Also known as a mouth rinse, mouth bath, or oral rinse, mouthwash is an antiseptic solution gargled to aid in the prevention and treatment of dental issues such as bad breath, plaque buildup, gum disease, among others. It provides additional clean for the teeth, tongue, and mouth.
- For those with bad breath, a therapeutic mouthwash like antimicrobials can provide a long-term solution to the dental issue as it contains formulations and agents like essential oils, chlorine dioxide, terpene, among others that inhibit odor-causing compounds.
- For those with a plaque and periodontal disease like gingivitis, rinsing with mouthwash can reduce plaque and the risk of developing gingivitis due to the antimicrobial ingredient present in the mouthwash such as chlorhexidine which allows for better plaque control.
- For tooth decay, mouthwashes with fluoride ions can remineralize the teeth and lessen the chances of tooth decay.
- For those with dental pain, mouthwashes can also give topical pain relief thanks to the anesthetics in the mouthwash.
- For those with stained teeth, active ingredients in the mouthwash like carbamide peroxide and hydrogen peroxide help to reduce stain on teeth.
#4 Clean your Tongue
Cleaning your tongue is necessary for the achievement of optimum oral health condition. Majority of the bacteria in your mouth breed on the tongue’s surface.
There are a lot of ways to clean your tongue using the available objects at home including your toothbrush, a teaspoon, and a tongue scraper.
- Using your toothbrush: With a dab of toothpaste, gently brush the tongue’s surface beginning from the back of the tongue and moving toward the opening of the mouth. Rinse with water. Make sure to use a soft toothbrush and gentle pressure so as not to injure your tongue.
- Using a specialized toothbrush: A specialized toothbrush has a built-in tongue scraper which you can use to clean the tongue.
- Using a tongue scraper: Made of soft, flexible plastic, a tongue scraper is an effective way to get a mucus-based layer of debris out of the tongue and your mouth. Like brushing, start from the back, working towards the mouth’s opening then rinse. Do not forget to wash your scraper with warm water after use.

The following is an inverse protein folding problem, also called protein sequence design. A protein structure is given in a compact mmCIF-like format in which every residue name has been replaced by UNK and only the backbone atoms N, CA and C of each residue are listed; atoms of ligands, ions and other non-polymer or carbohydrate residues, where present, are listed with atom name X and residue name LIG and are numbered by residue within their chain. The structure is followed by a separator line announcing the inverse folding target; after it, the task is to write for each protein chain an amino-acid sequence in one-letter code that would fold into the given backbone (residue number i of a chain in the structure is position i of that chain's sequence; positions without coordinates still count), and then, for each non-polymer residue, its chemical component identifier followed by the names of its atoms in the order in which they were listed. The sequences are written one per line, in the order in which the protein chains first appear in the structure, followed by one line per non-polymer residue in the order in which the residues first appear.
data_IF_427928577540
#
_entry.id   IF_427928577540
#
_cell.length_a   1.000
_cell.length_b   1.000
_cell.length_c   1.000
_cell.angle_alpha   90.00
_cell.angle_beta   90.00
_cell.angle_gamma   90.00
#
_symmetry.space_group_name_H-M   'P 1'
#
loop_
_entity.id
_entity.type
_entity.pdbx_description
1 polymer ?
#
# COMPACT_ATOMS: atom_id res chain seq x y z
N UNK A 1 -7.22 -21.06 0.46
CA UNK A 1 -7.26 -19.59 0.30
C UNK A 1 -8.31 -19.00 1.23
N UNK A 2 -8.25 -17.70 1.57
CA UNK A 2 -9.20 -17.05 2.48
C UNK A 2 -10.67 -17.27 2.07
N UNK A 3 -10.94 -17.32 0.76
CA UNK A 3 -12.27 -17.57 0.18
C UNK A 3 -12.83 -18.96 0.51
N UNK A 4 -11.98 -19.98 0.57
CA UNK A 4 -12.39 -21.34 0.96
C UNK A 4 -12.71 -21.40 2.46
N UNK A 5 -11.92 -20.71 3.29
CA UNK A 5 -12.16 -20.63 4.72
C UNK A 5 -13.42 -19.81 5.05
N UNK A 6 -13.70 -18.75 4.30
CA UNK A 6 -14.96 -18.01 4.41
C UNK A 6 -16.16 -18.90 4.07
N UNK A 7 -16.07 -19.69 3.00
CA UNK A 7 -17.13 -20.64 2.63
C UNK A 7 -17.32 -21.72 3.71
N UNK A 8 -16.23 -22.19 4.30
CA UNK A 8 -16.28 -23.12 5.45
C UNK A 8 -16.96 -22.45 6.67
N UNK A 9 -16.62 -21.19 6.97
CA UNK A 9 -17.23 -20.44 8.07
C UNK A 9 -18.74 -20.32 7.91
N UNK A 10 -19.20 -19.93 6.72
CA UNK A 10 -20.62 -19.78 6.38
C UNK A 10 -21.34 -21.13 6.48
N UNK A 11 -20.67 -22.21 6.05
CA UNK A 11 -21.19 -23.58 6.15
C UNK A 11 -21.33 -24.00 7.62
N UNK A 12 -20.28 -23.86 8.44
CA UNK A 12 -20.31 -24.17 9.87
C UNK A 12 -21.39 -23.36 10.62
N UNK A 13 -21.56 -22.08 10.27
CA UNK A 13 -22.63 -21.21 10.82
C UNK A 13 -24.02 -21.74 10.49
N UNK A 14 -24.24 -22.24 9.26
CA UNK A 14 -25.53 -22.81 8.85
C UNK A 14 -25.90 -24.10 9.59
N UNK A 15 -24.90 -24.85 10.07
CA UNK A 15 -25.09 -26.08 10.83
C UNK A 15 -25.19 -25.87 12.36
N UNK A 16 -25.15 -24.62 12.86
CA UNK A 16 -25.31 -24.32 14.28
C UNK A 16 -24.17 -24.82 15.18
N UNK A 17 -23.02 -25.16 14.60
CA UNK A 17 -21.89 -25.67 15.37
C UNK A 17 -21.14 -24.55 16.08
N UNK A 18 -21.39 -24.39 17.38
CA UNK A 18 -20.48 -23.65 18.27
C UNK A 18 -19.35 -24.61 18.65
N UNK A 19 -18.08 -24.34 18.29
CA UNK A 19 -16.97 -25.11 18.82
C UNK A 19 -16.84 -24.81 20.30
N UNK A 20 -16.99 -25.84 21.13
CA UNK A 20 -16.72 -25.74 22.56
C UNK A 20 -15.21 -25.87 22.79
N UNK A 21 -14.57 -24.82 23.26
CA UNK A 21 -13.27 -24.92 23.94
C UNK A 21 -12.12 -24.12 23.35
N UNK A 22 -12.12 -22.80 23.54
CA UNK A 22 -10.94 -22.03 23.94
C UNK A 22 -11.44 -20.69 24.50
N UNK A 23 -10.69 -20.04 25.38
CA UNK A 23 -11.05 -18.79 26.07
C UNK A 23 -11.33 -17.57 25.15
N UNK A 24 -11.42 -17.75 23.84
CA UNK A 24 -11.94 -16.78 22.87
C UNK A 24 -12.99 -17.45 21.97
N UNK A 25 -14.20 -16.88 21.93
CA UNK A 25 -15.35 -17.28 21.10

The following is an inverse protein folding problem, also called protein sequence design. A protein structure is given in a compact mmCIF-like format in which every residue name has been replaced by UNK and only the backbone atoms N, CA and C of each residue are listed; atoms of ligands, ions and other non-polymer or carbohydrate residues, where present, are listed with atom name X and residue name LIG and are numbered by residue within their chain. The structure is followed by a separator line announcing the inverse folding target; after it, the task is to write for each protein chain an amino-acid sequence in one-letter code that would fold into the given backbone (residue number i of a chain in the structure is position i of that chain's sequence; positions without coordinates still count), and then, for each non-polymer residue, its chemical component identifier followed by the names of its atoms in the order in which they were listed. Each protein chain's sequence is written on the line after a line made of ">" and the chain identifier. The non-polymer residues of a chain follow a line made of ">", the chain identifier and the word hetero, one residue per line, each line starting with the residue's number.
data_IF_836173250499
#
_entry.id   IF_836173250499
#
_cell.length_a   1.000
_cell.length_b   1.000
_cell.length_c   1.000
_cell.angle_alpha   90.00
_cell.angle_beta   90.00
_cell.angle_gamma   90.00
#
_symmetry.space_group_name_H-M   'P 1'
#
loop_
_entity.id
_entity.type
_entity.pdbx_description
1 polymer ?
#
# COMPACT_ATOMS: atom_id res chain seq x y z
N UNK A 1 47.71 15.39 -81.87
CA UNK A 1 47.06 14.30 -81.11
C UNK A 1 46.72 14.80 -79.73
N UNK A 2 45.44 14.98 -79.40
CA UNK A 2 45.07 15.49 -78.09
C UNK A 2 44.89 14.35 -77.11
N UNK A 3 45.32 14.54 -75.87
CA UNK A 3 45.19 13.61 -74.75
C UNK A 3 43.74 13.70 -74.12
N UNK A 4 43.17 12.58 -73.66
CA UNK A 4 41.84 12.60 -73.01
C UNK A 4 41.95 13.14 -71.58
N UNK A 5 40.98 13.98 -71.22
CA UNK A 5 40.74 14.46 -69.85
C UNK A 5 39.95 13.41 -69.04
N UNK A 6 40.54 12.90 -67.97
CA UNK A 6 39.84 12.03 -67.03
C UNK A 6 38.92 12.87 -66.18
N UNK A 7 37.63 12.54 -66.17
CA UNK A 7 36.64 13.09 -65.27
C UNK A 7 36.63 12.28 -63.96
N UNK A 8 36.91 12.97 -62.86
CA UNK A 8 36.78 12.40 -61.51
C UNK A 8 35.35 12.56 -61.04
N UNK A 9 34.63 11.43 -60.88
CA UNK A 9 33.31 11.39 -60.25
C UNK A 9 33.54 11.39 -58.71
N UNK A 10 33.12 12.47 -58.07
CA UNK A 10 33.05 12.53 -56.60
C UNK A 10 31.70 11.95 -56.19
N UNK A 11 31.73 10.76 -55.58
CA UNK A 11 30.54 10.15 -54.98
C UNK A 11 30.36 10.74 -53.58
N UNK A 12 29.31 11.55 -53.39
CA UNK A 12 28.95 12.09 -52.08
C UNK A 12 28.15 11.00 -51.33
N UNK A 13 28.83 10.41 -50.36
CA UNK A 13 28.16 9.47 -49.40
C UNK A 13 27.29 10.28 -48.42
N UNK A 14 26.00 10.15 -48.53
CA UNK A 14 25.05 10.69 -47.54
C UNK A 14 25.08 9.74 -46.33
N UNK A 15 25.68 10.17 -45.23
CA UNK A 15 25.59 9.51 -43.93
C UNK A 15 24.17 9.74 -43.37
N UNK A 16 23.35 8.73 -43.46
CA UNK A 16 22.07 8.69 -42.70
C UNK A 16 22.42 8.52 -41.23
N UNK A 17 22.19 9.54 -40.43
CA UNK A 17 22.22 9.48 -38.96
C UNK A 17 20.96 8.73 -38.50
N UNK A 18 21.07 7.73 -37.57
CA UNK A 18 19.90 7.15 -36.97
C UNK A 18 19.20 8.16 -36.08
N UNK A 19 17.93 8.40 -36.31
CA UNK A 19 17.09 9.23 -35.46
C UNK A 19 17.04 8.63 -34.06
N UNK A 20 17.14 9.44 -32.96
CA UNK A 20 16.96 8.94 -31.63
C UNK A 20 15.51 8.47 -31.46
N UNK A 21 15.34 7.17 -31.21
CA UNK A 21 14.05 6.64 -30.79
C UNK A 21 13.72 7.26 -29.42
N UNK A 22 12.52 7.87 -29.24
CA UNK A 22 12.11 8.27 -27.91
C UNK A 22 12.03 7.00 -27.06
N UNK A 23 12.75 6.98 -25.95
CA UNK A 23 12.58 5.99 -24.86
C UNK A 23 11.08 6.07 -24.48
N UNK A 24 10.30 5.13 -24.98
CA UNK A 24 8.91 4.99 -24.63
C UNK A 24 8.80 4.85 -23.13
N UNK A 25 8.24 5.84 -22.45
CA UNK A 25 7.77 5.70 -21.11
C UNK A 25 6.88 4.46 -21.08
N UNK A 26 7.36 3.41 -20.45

- Using a teaspoon: First, moisten the teaspoon. Start from the back then gently move towards the opening of the mouth. Rinse with water. When using a teaspoon, have it upside down.
#5 Clean your Toothbrush and Tongue Scraper
Maintain the cleanliness of the tools you use for your oral care. After use, give your toothbrush a good rinse. Although it may seem better to cover your toothbrush, the American Dental Association recommends otherwise. Instead of covering it, let your toothbrush to air dry.
Aside from your toothbrush, give your tongue scraper an excellent clean every after use as well.
#6 Change your Toothbrush
Although you may love your toothbrush now, get it replaced every three to four months or when the bristles begin to wear away, according to the American Dental Association. Having it replaced is vital as microorganisms can inhabit in your toothbrush which can be passed to your mouth when brushing. In turn, these microorganisms can cause oral infection. Additionally, it is better to have your toothbrush replaced after you have been sick to prevent sickness from recurring.
#7 Limit Your Sugar Intake and Eat Healthily
Bacteria love sugar. Too much sugar can lead to dental-related issues as they are used by bacteria as food to produce acid. Instead of sugary treats, snack on healthy alternatives like celery, carrot, apple, leafy vegetables, milk, cheese, yogurt, cashew, sesame seeds, broccoli, among others as these foods stimulate saliva production and contain antioxidants and vitamins.
#8 Stay Hydrated
Water is essential in keeping our mouth healthy because it washes away food particles, rinses out bacteria, and moistens the mouth to prevent dry mouth that can cause bad breath and other dental problems due to the limited supply of saliva.
#9 Say No to Smoking
Smoking is terrible for the body and can trigger diseases including cancer. Moreover, smoking can weaken the immune system and increase the risk of illnesses including gum diseases and tooth decay.
#10 Visit Your Dentist
A visit to the dentist is imperative especially in the prevention of dental diseases. Through routine dental check-up, early indications of oral-related issues can be detected, and immediate treatment can be provided. Additionally, a dental visit is usually comprised of professional teeth cleaning which can help fight off bacteria and rid the mouth of plaque buildup.